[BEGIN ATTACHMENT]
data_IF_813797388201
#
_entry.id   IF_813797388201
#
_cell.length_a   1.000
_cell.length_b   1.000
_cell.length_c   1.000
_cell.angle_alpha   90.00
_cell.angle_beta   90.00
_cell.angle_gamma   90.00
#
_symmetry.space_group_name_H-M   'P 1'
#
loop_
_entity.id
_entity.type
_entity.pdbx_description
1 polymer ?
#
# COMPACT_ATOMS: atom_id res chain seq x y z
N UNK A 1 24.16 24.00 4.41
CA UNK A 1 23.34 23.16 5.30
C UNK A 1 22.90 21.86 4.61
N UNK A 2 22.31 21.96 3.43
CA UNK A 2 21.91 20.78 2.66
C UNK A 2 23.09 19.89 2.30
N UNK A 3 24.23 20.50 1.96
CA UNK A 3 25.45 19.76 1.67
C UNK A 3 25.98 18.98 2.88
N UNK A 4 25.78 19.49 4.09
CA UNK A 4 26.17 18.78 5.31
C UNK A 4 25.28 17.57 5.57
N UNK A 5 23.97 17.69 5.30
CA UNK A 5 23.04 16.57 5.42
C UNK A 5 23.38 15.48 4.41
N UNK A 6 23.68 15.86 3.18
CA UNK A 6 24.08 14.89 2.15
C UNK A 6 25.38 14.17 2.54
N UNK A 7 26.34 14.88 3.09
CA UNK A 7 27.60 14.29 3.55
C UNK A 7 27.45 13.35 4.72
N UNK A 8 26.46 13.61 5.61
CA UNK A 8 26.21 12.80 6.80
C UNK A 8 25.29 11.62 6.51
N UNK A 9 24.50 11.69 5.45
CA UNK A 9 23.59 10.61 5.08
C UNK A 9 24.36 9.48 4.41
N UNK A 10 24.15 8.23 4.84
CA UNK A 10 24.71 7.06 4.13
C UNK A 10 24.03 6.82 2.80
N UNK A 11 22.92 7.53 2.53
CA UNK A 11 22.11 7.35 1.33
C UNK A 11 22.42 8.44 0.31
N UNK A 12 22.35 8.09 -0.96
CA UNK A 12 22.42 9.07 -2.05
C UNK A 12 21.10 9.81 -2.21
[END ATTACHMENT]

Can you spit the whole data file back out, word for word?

data_IF_813797388201
#
_entry.id   IF_813797388201
#
_cell.length_a   1.000
_cell.length_b   1.000
_cell.length_c   1.000
_cell.angle_alpha   90.00
_cell.angle_beta   90.00
_cell.angle_gamma   90.00
#
_symmetry.space_group_name_H-M   'P 1'
#
loop_
_entity.id
_entity.type
_entity.pdbx_description
1 polymer ?
#
# COMPACT_ATOMS: atom_id res chain seq x y z
N UNK A 1 24.16 24.00 4.41
CA UNK A 1 23.34 23.16 5.30
C UNK A 1 22.90 21.86 4.61
N UNK A 2 22.31 21.96 3.43
CA UNK A 2 21.91 20.78 2.66
C UNK A 2 23.09 19.89 2.30
N UNK A 3 24.23 20.50 1.96
CA UNK A 3 25.45 19.76 1.67
C UNK A 3 25.98 18.98 2.88
N UNK A 4 25.78 19.49 4.09
CA UNK A 4 26.17 18.78 5.31
C UNK A 4 25.28 17.57 5.57
N UNK A 5 23.97 17.69 5.30
CA UNK A 5 23.04 16.57 5.42
C UNK A 5 23.38 15.48 4.41
N UNK A 6 23.68 15.86 3.18
CA UNK A 6 24.08 14.89 2.15
C UNK A 6 25.38 14.17 2.54
N UNK A 7 26.34 14.88 3.09
CA UNK A 7 27.60 14.29 3.55
C UNK A 7 27.45 13.35 4.72
N UNK A 8 26.46 13.61 5.61
CA UNK A 8 26.21 12.80 6.80
C UNK A 8 25.29 11.62 6.51
N UNK A 9 24.50 11.69 5.45
CA UNK A 9 23.59 10.61 5.08
C UNK A 9 24.36 9.48 4.41
N UNK A 10 24.15 8.23 4.84
CA UNK A 10 24.71 7.06 4.13
C UNK A 10 24.03 6.82 2.80
N UNK A 11 22.92 7.53 2.53
CA UNK A 11 22.11 7.35 1.33
C UNK A 11 22.42 8.44 0.31
N UNK A 12 22.35 8.09 -0.96
CA UNK A 12 22.42 9.07 -2.05
C UNK A 12 21.10 9.81 -2.21